Burning Man was conceived in 1986 when a San Francisco man named Larry Harvey invited a friend to burn a wooden effigy in honor of the Summer Solstice. It has grown into an annual week-long festival, a place of pilgrimage for some 25,000 people who form a temporary community in the Nevada desert the week before Labor Day. Burning Man culminates in the conflagration of a huge effigy, an event that has taken on sacred significance. A new documentary, "The Burning Sensation," focuses on the performance-art aspect of the festival, but many have found it to be spiritually transforming. Here, Marshall Elliott gives a first-hand account of this year's Burning Man.

It's Friday. A dust storm has just blown in, lifting a thick cloud of dust. Off in the distance, I hear the rolling thunder of drums, though I can't see anything.

c 1997 by George Post
Photo c 1997 by George Post

I wander over to see what is happening. I see friends dancing with bandanas over their mouths, and the excitement is like electricity charging the air. I pick up a drum, sit down, and join in. More people come, from all directions. Drumming faster now, shouting, people begin to leap into the air and spin until soon, there are a couple hundred of us. Everyone is covered head to toe in a thin layer of white dust as a large metal phoenix statue is lit on fire. Building and growing in intensity, we invite the magic in through the wind and the rain until-hours later-the clouds clear, the most beautiful sunset comes out, and a rainbow touches down upon the horizon. We all begin laughing and hugging one another in large circles. All of us feel it: you can see it in our eyes. We've just been there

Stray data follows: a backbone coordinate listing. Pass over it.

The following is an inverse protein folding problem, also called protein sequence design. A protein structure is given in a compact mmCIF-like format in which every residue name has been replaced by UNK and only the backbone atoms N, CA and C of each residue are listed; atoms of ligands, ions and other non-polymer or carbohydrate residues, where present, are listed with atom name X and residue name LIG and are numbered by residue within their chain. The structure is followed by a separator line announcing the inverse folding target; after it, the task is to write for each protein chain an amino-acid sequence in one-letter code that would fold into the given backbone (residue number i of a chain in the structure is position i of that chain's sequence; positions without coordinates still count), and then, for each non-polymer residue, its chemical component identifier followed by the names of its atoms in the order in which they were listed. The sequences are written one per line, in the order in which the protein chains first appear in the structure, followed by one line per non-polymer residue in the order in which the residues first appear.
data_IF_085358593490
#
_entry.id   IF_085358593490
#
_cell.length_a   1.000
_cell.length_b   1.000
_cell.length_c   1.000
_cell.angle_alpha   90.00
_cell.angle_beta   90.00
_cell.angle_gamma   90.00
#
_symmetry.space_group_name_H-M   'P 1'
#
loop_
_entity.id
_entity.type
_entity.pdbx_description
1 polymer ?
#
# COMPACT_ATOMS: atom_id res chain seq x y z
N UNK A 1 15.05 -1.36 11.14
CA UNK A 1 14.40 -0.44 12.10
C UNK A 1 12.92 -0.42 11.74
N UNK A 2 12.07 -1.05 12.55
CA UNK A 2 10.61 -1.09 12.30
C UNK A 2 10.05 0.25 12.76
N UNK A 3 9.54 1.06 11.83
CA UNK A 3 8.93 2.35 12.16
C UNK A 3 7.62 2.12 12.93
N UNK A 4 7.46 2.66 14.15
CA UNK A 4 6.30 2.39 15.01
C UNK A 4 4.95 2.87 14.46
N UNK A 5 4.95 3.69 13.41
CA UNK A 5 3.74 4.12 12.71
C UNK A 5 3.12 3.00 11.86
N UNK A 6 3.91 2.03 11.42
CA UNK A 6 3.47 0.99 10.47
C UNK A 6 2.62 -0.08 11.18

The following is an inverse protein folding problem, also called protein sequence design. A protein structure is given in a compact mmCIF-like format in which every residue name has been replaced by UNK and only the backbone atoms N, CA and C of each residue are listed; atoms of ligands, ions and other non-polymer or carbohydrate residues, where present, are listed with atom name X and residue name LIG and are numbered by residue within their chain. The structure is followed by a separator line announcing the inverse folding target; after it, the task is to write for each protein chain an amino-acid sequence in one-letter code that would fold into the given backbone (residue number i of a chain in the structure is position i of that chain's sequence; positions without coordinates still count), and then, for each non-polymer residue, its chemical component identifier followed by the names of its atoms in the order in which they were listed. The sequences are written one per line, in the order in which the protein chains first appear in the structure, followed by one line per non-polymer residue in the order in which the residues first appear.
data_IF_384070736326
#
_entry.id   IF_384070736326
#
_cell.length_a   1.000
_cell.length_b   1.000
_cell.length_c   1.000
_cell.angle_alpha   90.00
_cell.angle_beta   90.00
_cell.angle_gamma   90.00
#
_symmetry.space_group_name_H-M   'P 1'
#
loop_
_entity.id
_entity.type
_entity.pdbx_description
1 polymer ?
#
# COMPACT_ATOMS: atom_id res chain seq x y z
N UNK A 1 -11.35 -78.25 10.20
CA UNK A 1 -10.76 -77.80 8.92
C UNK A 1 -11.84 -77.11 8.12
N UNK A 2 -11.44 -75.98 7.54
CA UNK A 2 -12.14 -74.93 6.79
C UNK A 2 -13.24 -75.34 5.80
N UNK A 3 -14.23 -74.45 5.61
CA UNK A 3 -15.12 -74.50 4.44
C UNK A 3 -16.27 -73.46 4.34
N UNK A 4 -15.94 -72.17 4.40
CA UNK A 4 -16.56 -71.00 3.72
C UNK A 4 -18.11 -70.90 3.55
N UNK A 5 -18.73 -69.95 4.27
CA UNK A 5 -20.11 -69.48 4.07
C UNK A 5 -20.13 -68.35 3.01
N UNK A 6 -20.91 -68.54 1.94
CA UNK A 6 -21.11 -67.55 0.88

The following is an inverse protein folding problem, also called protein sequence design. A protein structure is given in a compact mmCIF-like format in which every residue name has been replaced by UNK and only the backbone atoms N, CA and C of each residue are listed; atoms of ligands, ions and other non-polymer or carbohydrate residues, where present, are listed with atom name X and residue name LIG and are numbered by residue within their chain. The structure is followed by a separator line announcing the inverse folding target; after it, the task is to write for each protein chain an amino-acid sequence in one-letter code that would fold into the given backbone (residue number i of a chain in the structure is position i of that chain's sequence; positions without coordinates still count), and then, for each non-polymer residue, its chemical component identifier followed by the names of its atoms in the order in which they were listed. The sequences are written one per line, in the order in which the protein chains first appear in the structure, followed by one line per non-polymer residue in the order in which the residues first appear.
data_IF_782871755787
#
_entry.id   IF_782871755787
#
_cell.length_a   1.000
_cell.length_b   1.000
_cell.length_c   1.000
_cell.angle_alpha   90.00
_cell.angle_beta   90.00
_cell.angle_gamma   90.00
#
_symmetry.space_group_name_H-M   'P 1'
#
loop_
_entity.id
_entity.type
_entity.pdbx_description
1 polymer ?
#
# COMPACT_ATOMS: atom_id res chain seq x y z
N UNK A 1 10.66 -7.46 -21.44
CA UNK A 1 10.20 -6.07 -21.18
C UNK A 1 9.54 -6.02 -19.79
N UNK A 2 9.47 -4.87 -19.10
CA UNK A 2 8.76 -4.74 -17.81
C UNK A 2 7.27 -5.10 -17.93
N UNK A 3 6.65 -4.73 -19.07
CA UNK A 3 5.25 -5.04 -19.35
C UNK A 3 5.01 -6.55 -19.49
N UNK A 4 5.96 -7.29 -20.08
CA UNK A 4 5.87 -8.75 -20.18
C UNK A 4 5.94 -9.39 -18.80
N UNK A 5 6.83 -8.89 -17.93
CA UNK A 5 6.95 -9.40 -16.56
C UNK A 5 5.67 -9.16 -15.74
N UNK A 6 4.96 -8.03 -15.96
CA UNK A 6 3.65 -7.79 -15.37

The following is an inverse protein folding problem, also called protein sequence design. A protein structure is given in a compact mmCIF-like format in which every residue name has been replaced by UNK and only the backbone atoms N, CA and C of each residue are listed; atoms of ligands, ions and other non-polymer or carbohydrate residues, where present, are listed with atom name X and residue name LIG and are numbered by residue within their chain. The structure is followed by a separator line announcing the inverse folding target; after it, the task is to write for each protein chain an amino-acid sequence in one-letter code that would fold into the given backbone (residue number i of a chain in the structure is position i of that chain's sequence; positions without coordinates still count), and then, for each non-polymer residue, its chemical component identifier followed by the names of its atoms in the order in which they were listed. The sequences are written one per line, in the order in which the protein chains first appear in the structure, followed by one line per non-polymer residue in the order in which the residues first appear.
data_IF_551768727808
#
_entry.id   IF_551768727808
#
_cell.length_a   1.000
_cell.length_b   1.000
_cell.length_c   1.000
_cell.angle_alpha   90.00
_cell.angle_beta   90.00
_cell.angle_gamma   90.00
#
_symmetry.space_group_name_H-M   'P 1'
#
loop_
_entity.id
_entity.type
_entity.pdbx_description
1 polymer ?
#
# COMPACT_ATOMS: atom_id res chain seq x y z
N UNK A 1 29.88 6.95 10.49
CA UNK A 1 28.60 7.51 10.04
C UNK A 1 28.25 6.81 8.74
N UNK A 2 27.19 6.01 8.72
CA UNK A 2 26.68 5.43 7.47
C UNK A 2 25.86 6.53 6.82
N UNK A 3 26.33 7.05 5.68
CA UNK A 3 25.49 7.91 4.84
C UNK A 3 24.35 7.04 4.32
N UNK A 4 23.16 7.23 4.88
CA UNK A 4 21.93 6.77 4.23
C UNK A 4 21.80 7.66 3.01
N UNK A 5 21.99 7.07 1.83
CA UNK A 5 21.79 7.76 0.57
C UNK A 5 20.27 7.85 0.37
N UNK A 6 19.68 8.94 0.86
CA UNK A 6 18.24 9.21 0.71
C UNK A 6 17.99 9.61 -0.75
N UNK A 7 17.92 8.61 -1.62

: Another spiritual epiphany at Burning Man.

Each year, in the week before Labor Day, more than 25,000 people gather on the flat playa surface of the Black Rock desert in northern Nevada to enact the ritual-a week-long event culminating in the burning of a 70-foot tall man effigy. This structure, which glows in blue neon at night, provides the city with a center, and its most powerful talisman, to which participants ascribe whatever meaning they choose to the experience. Any description of this week is impossible. It is a party, a temporary community, a carnival, an arts festival, and a tabula rasa for radical self-expression. It is a powerful place. While any attempt to define what happens here is inadequate, it certainly is a stage for spiritual transformation. The first time I came here last year, I thought I was inside of God's brain.

When it comes to the issue of spirituality at Burning Man, almost every viewpoint is represented, including some bizarre mysticism and plenty of self-made religions. Many people are happy to discuss their views when asked, but truly the only answers here lie within. While navigating through the city, full of shamans and teachers of all kinds, the soul finds its resonance in the creative explosion. Individual boundaries, taboos, and preconceptions are tested; ages are lived in days.